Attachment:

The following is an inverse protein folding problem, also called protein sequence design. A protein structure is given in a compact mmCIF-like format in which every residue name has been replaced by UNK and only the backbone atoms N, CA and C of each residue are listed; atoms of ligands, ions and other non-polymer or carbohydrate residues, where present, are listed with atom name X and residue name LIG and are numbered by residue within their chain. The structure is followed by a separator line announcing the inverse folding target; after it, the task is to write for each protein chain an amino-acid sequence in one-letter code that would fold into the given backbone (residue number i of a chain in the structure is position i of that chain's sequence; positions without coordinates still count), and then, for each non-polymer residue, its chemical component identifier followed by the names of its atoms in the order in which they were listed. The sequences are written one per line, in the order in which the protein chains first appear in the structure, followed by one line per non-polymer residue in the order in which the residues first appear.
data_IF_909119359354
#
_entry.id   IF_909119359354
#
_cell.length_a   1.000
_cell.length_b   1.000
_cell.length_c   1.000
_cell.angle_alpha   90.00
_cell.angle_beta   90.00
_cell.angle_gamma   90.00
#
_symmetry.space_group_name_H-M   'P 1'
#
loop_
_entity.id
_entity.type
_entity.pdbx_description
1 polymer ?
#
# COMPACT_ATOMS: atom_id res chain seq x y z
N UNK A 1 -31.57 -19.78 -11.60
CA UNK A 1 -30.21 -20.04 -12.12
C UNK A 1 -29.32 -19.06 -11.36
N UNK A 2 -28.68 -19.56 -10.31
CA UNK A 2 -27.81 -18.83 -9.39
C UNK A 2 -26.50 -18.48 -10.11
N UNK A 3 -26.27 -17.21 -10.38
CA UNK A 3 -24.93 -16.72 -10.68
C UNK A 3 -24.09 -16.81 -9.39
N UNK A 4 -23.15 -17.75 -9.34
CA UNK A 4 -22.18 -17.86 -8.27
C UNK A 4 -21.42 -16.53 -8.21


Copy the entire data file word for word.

The following is an inverse protein folding problem, also called protein sequence design. A protein structure is given in a compact mmCIF-like format in which every residue name has been replaced by UNK and only the backbone atoms N, CA and C of each residue are listed; atoms of ligands, ions and other non-polymer or carbohydrate residues, where present, are listed with atom name X and residue name LIG and are numbered by residue within their chain. The structure is followed by a separator line announcing the inverse folding target; after it, the task is to write for each protein chain an amino-acid sequence in one-letter code that would fold into the given backbone (residue number i of a chain in the structure is position i of that chain's sequence; positions without coordinates still count), and then, for each non-polymer residue, its chemical component identifier followed by the names of its atoms in the order in which they were listed. The sequences are written one per line, in the order in which the protein chains first appear in the structure, followed by one line per non-polymer residue in the order in which the residues first appear.
data_IF_909119359354
#
_entry.id   IF_909119359354
#
_cell.length_a   1.000
_cell.length_b   1.000
_cell.length_c   1.000
_cell.angle_alpha   90.00
_cell.angle_beta   90.00
_cell.angle_gamma   90.00
#
_symmetry.space_group_name_H-M   'P 1'
#
loop_
_entity.id
_entity.type
_entity.pdbx_description
1 polymer ?
#
# COMPACT_ATOMS: atom_id res chain seq x y z
N UNK A 1 -31.57 -19.78 -11.60
CA UNK A 1 -30.21 -20.04 -12.12
C UNK A 1 -29.32 -19.06 -11.36
N UNK A 2 -28.68 -19.56 -10.31
CA UNK A 2 -27.81 -18.83 -9.39
C UNK A 2 -26.50 -18.48 -10.11
N UNK A 3 -26.27 -17.21 -10.38
CA UNK A 3 -24.93 -16.72 -10.68
C UNK A 3 -24.09 -16.81 -9.39
N UNK A 4 -23.15 -17.75 -9.34
CA UNK A 4 -22.18 -17.86 -8.27
C UNK A 4 -21.42 -16.53 -8.21